NTSB Illuminates Pilot Performance in AW139 Fatal

 - August 25, 2020, 11:16 AM
The NTSB has reported on a July 4, 2019 fatal accident involving a private medical evacuation flight from the Bahamas to Fort Lauderdale in Florida.

The NTSB's recently released accident docket of the July 4, 2019, Leonardo AW139 crash in the Bahamas points to pilot performance and lack of situational awareness. However, the NTSB has yet to issue a final report or conclude a probable cause of the accident.  

According to the NTSB, the AW139 crashed shortly after lifting off from a private helipad in the Bahamas shortly before 2 a.m. on a private medical evacuation flight to Fort Lauderdale, killing the pilots and five passengers. The NTSB’s performance study indicates that one minute and two seconds into the flight, the helicopter hit the water at a speed of 141 knots.

The study concludes: “While longitudinal input was not initially different from the prior 10 flights, the combination of high collective input and increasingly forward longitudinal cyclic inputs lead to significant nose-down attitudes during the flight that led to losses of altitude. A calculation of apparent pitch showed that it was possible for the pilots to have misinterpreted the helicopter’s nose-down attitude to be nose up for the entirety of the flight.” 

Other documents contained in the docket, including the transcript from the cockpit voice recorder (CVR) and human factors report, fashion a mosaic of two pilots with marginal training performance, still unfamiliar with key systems of their aircraft, and a lack of crew resource management. The accident PIC was faulted for a basic lack of skills and knowledge during initial and recurrent training in 2017 and 2018. During 2018 recurrent training, “progressive training/checking was halted and changed to traditional 61.58 training due to the applicant not reaching the required proficiency and failed more items than required.”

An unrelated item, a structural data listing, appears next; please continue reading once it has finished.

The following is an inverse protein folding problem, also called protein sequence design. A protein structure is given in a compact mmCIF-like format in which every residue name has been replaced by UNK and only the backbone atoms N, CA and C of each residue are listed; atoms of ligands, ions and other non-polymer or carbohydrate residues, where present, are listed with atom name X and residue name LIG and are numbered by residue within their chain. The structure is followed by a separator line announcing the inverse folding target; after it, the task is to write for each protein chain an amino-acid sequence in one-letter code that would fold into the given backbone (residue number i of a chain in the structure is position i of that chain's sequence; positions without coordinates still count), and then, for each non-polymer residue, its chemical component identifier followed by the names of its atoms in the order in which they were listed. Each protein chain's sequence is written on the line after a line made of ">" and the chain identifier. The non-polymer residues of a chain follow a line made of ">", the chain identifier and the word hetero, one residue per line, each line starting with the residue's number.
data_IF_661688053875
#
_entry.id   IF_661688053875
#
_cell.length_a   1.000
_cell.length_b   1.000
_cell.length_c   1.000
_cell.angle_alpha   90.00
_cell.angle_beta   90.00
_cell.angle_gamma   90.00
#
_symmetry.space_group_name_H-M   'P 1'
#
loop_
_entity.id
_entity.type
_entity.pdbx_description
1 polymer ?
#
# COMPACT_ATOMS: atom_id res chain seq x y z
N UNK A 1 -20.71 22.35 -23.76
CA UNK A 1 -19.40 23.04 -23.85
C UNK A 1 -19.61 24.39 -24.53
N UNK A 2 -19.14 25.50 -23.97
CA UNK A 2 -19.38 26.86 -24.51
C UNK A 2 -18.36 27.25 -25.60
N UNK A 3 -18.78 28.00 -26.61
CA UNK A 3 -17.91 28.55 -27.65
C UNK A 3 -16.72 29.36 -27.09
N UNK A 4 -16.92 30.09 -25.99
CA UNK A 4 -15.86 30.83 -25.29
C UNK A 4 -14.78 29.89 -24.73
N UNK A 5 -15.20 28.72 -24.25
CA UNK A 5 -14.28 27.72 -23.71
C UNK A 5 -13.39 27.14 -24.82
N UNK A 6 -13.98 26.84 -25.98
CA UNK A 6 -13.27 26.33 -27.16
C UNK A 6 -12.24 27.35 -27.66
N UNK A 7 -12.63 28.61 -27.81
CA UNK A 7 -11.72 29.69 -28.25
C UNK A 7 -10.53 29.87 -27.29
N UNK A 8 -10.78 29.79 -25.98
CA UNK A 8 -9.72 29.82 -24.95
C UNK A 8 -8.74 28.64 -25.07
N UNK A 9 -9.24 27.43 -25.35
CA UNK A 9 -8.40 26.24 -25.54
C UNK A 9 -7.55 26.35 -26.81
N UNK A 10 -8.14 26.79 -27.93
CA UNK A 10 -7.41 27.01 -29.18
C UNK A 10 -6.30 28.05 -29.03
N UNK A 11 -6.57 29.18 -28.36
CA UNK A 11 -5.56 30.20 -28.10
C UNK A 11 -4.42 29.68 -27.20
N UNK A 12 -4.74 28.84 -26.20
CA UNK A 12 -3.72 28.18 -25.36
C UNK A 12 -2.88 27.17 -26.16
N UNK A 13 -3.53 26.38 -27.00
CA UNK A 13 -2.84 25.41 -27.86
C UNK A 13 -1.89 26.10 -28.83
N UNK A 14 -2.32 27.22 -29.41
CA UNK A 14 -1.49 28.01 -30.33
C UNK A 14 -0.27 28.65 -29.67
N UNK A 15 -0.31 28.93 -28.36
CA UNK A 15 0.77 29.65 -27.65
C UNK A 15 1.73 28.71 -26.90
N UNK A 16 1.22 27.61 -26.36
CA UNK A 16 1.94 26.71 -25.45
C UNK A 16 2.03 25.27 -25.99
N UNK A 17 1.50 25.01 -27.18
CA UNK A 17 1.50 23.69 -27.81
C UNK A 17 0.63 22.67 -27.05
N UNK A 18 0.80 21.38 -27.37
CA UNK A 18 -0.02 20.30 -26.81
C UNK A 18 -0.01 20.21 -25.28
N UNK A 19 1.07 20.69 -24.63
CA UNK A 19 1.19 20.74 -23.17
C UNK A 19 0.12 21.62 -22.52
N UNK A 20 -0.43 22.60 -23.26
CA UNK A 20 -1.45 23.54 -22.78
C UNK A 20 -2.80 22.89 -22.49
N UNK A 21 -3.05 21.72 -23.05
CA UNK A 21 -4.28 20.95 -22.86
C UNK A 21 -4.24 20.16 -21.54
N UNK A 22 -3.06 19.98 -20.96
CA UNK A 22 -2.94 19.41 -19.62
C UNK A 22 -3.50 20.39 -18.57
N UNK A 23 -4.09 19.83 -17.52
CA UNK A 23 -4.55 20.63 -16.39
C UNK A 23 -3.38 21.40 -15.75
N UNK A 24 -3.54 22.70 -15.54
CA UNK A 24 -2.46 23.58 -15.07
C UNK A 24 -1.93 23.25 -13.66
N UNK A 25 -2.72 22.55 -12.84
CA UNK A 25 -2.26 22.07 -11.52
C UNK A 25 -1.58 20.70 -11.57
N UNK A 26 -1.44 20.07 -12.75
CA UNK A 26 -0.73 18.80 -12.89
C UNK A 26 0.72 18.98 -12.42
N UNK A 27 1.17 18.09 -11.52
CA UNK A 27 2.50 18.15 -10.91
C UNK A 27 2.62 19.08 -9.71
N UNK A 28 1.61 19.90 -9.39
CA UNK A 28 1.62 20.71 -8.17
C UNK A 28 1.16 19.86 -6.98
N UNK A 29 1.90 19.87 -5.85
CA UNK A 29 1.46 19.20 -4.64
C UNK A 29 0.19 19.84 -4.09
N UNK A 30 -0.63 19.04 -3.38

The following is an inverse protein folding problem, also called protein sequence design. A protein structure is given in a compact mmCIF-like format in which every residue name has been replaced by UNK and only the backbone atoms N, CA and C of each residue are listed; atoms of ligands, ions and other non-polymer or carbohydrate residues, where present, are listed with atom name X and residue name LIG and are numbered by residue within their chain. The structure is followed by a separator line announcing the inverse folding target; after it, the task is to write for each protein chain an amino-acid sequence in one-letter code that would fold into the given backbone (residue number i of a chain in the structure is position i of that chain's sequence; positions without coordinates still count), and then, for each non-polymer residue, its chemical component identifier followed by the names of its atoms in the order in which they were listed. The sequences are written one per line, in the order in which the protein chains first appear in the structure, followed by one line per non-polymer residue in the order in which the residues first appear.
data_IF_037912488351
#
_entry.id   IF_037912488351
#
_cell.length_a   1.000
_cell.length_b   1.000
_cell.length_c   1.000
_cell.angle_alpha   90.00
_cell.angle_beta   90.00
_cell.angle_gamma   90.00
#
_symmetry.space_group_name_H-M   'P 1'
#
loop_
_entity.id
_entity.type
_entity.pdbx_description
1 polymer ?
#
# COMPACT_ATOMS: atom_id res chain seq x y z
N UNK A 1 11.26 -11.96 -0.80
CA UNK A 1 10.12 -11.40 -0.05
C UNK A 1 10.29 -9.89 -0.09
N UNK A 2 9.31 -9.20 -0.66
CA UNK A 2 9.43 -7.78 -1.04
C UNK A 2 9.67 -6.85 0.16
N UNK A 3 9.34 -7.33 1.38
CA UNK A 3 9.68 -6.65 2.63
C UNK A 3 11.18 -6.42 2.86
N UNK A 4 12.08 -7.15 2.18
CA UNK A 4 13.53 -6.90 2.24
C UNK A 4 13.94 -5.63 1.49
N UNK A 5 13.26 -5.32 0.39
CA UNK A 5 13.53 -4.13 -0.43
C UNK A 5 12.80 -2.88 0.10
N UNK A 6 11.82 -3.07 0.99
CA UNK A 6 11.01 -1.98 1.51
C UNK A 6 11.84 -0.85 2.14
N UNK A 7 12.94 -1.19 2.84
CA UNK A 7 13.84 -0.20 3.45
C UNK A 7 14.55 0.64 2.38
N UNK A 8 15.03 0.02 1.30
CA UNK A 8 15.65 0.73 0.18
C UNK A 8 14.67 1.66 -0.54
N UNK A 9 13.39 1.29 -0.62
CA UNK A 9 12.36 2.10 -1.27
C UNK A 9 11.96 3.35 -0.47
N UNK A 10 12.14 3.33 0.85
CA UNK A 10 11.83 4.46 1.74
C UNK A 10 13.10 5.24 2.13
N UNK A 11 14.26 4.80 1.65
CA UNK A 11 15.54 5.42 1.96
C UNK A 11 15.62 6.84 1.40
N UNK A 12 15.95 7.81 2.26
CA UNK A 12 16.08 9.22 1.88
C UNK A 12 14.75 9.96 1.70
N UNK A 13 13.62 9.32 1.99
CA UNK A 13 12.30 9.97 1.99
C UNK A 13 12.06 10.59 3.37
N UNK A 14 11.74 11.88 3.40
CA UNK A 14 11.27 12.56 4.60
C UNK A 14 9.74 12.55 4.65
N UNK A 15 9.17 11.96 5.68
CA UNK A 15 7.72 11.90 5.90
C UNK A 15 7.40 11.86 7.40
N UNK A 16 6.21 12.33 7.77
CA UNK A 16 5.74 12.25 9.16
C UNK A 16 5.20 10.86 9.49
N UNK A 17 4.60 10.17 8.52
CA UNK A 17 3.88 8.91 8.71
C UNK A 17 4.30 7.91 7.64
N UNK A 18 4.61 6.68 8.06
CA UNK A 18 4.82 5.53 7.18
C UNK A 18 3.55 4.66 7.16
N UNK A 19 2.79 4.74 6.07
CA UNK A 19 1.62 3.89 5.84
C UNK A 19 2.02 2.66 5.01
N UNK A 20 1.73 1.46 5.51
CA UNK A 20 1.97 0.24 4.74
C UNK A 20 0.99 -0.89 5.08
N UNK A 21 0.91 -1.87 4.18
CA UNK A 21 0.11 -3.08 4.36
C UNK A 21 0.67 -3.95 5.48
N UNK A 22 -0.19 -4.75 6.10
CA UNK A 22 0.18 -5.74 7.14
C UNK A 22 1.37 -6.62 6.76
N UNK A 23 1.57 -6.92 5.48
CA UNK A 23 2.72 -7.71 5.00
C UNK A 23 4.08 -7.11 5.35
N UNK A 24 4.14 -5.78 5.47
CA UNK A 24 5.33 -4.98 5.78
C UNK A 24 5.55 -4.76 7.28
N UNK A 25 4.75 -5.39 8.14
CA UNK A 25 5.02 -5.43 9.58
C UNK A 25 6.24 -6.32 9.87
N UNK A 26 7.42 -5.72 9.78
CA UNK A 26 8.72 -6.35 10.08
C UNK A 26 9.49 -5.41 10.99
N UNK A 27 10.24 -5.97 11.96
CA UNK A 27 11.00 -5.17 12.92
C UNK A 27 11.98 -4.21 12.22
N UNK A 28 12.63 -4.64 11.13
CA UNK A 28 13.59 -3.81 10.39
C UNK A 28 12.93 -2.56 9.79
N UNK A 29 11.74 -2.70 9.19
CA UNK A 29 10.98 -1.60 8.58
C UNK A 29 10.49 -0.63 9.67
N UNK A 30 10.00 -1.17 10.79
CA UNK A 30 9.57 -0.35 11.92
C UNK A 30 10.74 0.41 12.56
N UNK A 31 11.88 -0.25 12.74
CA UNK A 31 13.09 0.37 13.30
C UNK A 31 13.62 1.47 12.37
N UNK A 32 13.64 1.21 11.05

Meanwhile, during the SIC’s initial training, instructors noted that he struggled with the FMS and had crew resource management “issues;” could be “overwhelmed” with weather, ATC, and flying; and did not always use a checklist, which led to “momentary loss of situational awareness during the flight.” Similar to the PIC’s 2018 recurrent training, the SIC’s training reverted to 61.58 due to failures. He also scored below average for Category A takeoffs and use of the flight director. His instructor noted, “The SIC was not trained or he received substandard initial training for all the maneuvers he failed.” Additional training led to a proficiency check pass. 

Before the accident, the PIC and the SIC had flown together 14 times between November 2017 and February 2019. Ten of those flights were daylight, the other four could not be determined. On all flights, the PIC was always the pilot flying. 

Twenty-three seconds before impact, the PIC appears to recognize and momentarily recover from pitch down attitude, acknowledging, "Yeah, we were diving," before reinitiating it. Fifteen seconds before impact, against the background of multiple electronic voice terrain warning alerts, the SIC remarked, “There was a fatal accident in the UK and this is exactly what happened there.”